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Searching for cool and cooling X-ray emitting gas in 45 galaxy clusters and groups

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Sanders,  Jeremy S.
High Energy Astrophysics, MPI for Extraterrestrial Physics, Max Planck Society;

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Citation

Liu, H., Pinto, C., Fabian, A. C., Russell, H. R., & Sanders, J. S. (2019). Searching for cool and cooling X-ray emitting gas in 45 galaxy clusters and groups. Monthly Notices of the Royal Astronomical Society, 486(2), 1757-1774. doi:10.1093/mnras/stz456.


Cite as: http://hdl.handle.net/21.11116/0000-0004-F06E-2
Abstract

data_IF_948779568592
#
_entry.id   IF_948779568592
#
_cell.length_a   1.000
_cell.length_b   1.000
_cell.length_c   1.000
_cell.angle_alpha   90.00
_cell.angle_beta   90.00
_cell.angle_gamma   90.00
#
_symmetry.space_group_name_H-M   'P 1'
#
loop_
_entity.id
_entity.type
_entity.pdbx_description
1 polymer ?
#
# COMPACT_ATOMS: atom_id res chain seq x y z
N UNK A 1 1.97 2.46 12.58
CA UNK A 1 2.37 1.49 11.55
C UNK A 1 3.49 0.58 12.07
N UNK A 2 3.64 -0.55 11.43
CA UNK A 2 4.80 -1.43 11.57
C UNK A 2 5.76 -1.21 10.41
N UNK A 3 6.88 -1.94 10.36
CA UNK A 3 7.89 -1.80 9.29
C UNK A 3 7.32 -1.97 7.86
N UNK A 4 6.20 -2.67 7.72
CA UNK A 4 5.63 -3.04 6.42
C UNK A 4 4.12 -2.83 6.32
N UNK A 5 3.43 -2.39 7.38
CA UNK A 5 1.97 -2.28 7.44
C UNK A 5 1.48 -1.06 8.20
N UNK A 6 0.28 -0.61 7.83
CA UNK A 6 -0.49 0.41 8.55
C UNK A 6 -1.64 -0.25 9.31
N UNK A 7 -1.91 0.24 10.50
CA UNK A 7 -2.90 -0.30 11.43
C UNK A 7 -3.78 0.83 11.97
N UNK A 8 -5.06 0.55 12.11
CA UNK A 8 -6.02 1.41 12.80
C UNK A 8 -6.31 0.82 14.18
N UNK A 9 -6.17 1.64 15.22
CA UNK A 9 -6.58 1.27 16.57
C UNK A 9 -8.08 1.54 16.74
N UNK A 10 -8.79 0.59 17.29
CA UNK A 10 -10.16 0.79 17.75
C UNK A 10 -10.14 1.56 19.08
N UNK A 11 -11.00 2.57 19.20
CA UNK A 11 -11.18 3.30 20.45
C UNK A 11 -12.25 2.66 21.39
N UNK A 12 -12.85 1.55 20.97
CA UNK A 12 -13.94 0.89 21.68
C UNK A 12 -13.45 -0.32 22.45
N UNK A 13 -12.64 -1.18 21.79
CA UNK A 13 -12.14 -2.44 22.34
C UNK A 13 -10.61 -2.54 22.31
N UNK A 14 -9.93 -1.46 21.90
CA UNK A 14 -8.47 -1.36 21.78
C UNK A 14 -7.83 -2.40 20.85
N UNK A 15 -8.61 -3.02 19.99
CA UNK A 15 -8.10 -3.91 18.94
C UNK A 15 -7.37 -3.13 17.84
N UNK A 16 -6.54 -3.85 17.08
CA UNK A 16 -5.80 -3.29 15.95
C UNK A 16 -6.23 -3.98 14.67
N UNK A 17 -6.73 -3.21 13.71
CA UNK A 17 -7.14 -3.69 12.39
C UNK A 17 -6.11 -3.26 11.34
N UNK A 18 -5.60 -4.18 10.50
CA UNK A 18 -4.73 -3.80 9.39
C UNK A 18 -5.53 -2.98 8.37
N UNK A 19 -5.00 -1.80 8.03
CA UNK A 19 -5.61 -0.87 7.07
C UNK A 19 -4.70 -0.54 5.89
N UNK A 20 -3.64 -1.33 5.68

We present a spectral analysis of cool and cooling gas in 45 cool-core clusters and groups of galaxies obtained from Reflection Grating Spectrometer (RGS) XMM–Newton observations. The high-resolution spectra show Fe xvii emission in many clusters, which implies the existence of cooling flows. The cooling rates are measured between the bulk intracluster medium temperature and 0.01 keV and are typically weak, operating at less than a few tens of Myr−1 in clusters and less than 1  Myr−1 in groups of galaxies. They are 10–30 per cent of the classical cooling rates in the absence of heating, which suggests that active galactic nucleus feedback has a high level of efficiency. If cooling flows terminate at 0.7 keV in clusters, the associated cooling rates are higher, and have a typical value of a few to a few tens of Myr−1 ⁠. Since the soft X-ray emitting region, where the temperature kT < 1 keV, is spatially associated with H α nebulosity, we examine the relation between the cooling rates above 0.7 keV and the H α nebulae. We find that the cooling rates have enough energy to power the total ultraviolet–optical luminosities, and are 5 to 50 times higher than the observed star formation rates for low-luminosity objects. In four high-luminosity clusters, the cooling rates above 0.7 keV are not sufficient and an inflow at a higher temperature is required. Further residual cooling below 0.7 keV indicates very low complete cooling rates in most clusters.